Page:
Few historical problems have received so much attention among those studying the modern period and so little attention among medieval scholars as that of peacemaking. In the medieval period, peace was intrinsically linked to Christianity. As peace was seen as the perfect realisation of the laws of God, peace in the medieval period also became a standard justification for war. This book develops Professor Christopher Holdsworth's ideas and to put these, and other, common themes into a wider context by examining two case studies: peacemaking involving the kings of England and their neighbours in Britain and on the continent; and that involving the kings of Denmark and their neighbours. For England, the investigation looks at the reigns of Henry II and his sons, Richard I and John, encompassing the period between 1154 and 1216. For Denmark, the focus is on the reigns of Valdemar I and his sons, Cnut VI and Valdemar II, thereby covering most of the period between 1157 and 1241. In 1177, the treaty of Winchester satisfied what both kings wanted to achieve at that particular time. At the heart of the medieval peacemaking process stood the face-to-face meeting.
This chapter explores an element of the historiography of the medieval English peasantry, culture. There are two important strands in the historiography of the medieval peasantry which, in terms of their core assumptions, have supposed the presence of a peasant culture at least capable of being posited and, in part at least, examined. The first of these is the examination of peasant engagement with the market, especially in terms of peasants as consumers, and the second is that aimed at exploring peasant agency, especially as regards politics, be that at the level of the manor and estate or on a national scale. The chapter considers each of these in turn before turning to some other, related, features of peasant culture, including relatively new initiatives, typically issuing from beyond studies directed at the medieval peasantry per se, and examines aspects of culture related to and encompassing the medieval peasantry.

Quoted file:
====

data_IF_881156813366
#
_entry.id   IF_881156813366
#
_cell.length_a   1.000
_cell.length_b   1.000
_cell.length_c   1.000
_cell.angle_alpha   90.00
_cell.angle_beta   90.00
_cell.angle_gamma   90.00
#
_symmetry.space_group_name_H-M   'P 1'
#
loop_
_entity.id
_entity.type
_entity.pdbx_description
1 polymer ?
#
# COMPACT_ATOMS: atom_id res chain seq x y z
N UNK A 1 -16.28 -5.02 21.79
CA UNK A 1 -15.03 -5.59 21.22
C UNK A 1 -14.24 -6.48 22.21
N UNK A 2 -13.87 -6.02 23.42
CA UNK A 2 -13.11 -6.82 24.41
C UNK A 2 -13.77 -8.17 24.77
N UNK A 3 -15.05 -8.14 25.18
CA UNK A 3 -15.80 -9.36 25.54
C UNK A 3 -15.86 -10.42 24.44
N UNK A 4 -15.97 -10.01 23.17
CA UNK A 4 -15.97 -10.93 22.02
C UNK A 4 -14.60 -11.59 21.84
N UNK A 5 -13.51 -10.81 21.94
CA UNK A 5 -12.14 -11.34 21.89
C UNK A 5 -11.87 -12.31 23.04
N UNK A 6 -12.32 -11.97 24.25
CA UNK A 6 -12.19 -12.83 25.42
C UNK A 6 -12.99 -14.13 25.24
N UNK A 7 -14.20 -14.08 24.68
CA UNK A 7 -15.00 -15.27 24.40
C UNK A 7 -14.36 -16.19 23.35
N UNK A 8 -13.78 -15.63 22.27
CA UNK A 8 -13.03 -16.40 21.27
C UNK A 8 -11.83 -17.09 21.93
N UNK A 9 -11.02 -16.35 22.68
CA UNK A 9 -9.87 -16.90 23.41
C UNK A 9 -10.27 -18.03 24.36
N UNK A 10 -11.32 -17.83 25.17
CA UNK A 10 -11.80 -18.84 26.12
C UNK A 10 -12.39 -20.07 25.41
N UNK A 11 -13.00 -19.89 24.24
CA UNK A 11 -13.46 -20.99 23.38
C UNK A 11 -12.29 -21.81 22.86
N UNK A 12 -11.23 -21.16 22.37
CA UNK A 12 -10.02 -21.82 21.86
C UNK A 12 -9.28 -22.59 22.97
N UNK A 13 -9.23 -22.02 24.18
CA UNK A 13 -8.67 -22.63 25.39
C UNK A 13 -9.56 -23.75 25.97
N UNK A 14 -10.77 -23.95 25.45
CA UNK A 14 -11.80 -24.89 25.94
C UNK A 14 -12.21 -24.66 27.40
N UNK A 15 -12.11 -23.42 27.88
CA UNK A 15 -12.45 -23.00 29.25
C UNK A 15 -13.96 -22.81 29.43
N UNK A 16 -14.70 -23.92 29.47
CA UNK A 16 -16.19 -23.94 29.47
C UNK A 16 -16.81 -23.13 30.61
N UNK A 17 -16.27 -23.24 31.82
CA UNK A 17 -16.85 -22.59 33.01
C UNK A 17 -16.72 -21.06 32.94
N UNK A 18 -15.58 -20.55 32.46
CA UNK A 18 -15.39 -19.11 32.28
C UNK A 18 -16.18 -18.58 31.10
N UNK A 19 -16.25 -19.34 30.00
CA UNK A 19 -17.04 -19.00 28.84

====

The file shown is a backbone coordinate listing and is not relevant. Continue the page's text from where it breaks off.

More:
The study of the medieval English peasantry began in the nineteenth century as an adjunct to the study of other themes. Medievalists have tended to assume that modern working definitions of peasant, as proposed by Thorner et al., are sufficiently accommodating as to make room for a medieval English peasantry and conceive of a peasant society operating in medieval England. The book describes the ways in which historians have discussed change within the village community, notably in the pre- and post-Black Death village communities. It examines the ways in which debates or particular avenues of research have emerged from three main strands of research: population movement and its determining; the demands and constraints of the seigneurial economy and of resistance to the same; and the development of commerce and the market. The book analyzes the peasant family and household in demographic terms and by looking at household formation, age at marriage and the size and structure of the peasant household, as well as the evolution of the peasant household in the high and late middle ages. It suggests that the study of the medieval peasantry is not a plaything of historical fashion, subject only to the whims and musings of historians the views of whom are rooted only in the present; it reflects a nuancing and refining of questions that will lead to a fuller understanding of a topic and period of great and enduring interest.
The role of peasants as participants in markets and as distinctive players in the medieval English economy has been emphasised by a number of historians. Marxist historians writing either side of the Second World War argued for a peasant economy that was, in its development, principally influenced by lordship and which was certainly not determined in the greater part by the market or commerce. The chapter sets out the ways in which the market has often tended to be set aside in discussion of the medieval peasant. It examines the adoption of new approaches to the study of the medieval English economy. Central features of this approach are: an awareness of the potentially significant impact of peasant economic endeavour on medieval gross domestic product and a reconsideration of the role of commerce, including rural trade and peasant economic activity, in effecting and indeed driving change in the medieval English economy.
The earlier Middle Ages are generally thought of as a period when there was no such thing as equality. Nevertheless, parity, however circumscribed by particularity, is attested in enough contexts, and in sufficiently many terms, to demand serious attention as an aspect of social relations and political thinking in the earlier Middle Ages. This chapter focuses on the period before 900, though it is gazed occasionally. In Philippe Buc's L'Ambiguïté du livre, there is a striking insistence both on the role of the Bible as a source of legitimacy in the Middle Ages, and on the possibility of egalitarian readings of Holy Writ. Not that Buc means 'egalitarian' in the universalistic sense of the Enlightenment. But he notes that for some twelfth-century Bible commentators, ecclesiastical authority was legitimately and normally wielded by local clergy rather than the pope.